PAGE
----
Diabetes Mellitus and Myocardial Infarction: Correlation Among Based on a Study in a Tertiary Care Centre, India

Background: Diabetics have a greater death rate during the acute phase of a myocardial infarction (MI) and a higher post-infarction morbidity rate. The goal of this research was to find out how common diabetes is as a risk factor for acute myocardial infarction.

Methods: Each patient’s thorough demographic information was recorded, including age, gender, weight, BMI, blood pressure, smoking and drinking history, as well as past clinical and medical history. The patients’ blood was collected to determine random blood glucose and HbA1c values. On the second and fifth days of admission, fasting blood glucose levels were assessed.

The patients were on average 66 years old, with 63.5 percent being males and only 36.5 percent being females. Obese or overweight patients with high cholesterol and triglyceride levels comprised the majority of MI patients admitted to hospitals. Of the 104 patients, 59 (56.7%) did not have diabetes, while 29 (27.9%) were diabetics. During their stay in the hospital, 11 (10.6%) of them were diagnosed with diabetes.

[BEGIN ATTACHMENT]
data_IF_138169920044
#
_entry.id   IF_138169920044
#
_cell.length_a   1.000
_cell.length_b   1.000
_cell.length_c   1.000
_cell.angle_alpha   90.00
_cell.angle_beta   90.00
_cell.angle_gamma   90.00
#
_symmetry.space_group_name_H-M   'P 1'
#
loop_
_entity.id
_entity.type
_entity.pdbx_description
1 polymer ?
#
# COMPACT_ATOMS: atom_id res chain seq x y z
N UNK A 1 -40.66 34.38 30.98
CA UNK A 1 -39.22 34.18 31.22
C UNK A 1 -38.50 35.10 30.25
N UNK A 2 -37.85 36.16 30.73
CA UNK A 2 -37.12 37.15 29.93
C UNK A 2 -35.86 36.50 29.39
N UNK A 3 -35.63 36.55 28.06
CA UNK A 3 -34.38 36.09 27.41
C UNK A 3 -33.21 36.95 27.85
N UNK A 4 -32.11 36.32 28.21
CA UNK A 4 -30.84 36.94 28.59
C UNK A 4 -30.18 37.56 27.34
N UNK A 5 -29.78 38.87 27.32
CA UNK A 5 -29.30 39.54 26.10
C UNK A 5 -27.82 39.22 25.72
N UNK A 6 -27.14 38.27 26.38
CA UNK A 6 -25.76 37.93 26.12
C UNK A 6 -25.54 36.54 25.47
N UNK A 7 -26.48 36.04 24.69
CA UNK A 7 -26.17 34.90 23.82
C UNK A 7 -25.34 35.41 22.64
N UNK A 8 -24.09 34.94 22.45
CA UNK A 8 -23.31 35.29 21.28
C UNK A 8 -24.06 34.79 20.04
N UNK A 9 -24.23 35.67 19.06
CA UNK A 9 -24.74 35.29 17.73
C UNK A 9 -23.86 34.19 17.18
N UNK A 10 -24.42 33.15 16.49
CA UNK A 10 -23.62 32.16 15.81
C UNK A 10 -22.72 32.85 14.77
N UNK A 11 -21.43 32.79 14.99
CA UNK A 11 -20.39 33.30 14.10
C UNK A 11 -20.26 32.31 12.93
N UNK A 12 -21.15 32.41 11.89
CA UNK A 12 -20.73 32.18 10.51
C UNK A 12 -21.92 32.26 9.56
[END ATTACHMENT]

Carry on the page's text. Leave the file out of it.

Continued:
Conclusions: For patients with and without diabetes mellitus, chronic and acute hyperglycemia associated with acute coronary syndromes, most notably acute myocardial infarction, is an independent and determining factor in outcome.

Author (S) Details

Debananda Sahoo
Department of General Medicine, KIMS, Bhubaneswar, Odisha, India.

Lalatendu Mohanty
Department of General Medicine, KIMS, Bhubaneswar, Odisha, India.

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